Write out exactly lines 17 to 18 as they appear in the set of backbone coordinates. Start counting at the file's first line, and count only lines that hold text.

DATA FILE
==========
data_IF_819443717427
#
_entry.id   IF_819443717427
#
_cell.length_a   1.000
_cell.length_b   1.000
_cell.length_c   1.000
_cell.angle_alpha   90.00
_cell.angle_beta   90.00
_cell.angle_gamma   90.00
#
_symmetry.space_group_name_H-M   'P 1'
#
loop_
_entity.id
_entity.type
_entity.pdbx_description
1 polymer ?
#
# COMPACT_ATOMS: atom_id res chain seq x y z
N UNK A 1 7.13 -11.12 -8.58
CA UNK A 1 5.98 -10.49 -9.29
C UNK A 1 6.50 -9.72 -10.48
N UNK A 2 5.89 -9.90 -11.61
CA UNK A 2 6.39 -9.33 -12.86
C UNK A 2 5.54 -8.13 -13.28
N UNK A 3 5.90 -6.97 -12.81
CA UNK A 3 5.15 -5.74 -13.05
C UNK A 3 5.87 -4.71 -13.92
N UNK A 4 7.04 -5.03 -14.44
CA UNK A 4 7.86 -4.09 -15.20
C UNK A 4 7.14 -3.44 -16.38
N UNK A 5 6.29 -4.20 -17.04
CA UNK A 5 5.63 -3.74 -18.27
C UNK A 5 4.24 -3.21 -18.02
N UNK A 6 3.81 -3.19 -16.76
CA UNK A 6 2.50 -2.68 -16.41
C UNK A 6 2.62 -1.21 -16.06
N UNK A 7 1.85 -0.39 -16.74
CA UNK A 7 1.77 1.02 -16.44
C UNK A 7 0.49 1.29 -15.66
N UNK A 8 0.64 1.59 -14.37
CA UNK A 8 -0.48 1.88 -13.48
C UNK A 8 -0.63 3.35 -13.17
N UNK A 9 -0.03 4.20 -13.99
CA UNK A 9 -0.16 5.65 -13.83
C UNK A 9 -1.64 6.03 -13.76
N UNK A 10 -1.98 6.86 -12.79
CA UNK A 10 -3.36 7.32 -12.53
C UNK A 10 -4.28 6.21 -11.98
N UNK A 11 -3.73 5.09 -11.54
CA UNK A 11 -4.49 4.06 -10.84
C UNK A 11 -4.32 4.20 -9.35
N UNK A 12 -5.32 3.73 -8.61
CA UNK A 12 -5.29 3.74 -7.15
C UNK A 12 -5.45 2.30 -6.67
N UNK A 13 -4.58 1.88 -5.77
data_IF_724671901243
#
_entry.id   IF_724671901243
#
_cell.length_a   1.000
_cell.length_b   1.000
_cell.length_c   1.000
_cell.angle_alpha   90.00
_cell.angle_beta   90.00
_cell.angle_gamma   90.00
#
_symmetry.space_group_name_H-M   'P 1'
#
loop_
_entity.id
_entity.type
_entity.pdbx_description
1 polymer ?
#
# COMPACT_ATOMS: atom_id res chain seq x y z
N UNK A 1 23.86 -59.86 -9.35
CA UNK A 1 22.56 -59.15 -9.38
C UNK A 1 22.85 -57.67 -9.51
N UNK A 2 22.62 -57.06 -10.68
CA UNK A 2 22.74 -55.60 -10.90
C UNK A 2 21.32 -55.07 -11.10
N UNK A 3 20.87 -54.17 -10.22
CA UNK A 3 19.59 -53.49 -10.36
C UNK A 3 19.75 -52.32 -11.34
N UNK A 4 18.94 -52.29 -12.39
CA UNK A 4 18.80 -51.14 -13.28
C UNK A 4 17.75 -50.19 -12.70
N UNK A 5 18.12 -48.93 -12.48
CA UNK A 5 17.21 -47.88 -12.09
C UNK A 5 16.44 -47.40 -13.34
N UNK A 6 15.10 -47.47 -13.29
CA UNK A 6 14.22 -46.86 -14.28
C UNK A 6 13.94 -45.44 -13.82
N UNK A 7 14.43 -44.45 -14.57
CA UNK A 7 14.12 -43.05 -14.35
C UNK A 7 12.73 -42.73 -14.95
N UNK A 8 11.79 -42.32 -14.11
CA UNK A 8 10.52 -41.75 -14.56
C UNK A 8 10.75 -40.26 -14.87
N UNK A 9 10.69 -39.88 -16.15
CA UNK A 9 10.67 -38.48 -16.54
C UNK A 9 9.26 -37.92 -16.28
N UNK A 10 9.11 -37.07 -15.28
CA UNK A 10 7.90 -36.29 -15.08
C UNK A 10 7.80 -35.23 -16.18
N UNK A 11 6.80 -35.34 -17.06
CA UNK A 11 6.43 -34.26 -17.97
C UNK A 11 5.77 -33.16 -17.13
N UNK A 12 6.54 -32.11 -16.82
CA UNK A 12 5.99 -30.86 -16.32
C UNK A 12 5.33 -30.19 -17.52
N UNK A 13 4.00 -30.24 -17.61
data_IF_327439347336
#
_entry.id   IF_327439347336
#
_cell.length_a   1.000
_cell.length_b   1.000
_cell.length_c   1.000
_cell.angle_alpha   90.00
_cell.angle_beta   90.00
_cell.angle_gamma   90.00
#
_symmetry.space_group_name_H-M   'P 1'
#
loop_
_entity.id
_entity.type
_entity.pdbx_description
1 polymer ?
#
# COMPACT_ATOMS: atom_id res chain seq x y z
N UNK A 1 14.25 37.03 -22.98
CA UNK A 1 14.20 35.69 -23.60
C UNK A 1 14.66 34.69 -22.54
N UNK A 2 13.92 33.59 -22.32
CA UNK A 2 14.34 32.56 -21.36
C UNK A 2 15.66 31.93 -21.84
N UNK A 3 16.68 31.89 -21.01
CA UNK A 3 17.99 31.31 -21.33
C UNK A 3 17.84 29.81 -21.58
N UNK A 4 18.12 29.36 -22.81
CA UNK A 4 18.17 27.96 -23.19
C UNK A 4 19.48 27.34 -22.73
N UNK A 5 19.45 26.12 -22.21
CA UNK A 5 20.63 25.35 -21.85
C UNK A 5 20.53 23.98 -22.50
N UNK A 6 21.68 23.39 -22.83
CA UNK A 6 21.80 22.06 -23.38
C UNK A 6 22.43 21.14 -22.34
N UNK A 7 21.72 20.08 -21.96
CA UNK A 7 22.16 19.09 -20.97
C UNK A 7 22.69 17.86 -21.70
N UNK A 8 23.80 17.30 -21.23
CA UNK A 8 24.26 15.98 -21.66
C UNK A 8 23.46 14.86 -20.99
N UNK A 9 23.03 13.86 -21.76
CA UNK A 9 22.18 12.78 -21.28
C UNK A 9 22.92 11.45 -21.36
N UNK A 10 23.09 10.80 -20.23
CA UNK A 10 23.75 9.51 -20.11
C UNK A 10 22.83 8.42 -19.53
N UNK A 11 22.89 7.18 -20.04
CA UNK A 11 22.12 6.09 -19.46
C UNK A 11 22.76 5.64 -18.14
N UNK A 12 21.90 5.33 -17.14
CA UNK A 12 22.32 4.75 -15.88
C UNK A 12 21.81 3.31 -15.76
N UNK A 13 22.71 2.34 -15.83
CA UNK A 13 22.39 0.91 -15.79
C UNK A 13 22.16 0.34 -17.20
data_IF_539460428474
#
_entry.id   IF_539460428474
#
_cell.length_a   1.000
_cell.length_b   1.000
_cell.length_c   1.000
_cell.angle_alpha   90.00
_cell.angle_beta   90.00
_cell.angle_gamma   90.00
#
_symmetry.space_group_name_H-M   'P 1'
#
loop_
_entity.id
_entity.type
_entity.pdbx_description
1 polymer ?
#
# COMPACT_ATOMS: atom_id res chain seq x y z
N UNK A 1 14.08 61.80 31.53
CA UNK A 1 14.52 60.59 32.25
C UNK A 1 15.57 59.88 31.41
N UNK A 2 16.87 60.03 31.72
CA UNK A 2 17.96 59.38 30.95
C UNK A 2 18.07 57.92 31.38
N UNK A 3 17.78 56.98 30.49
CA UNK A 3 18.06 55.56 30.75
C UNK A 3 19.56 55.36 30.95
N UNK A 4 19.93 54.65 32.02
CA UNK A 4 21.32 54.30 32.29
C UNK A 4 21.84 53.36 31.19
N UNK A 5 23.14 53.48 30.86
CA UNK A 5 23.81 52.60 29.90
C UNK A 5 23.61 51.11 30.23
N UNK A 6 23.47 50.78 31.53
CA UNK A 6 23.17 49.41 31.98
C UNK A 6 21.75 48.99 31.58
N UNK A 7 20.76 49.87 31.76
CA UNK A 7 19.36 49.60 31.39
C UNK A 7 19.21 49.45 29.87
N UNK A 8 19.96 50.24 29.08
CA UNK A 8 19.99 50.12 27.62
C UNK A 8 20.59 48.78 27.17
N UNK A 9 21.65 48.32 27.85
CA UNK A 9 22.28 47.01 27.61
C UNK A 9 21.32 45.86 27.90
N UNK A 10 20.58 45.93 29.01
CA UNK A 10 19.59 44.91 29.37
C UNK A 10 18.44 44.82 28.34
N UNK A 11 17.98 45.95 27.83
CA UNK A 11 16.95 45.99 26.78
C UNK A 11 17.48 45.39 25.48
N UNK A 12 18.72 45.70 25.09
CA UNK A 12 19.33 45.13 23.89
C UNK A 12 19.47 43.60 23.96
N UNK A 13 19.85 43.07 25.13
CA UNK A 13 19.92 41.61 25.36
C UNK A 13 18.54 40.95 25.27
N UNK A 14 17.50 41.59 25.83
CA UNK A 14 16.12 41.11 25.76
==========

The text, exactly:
_entity.pdbx_description
1 polymer ?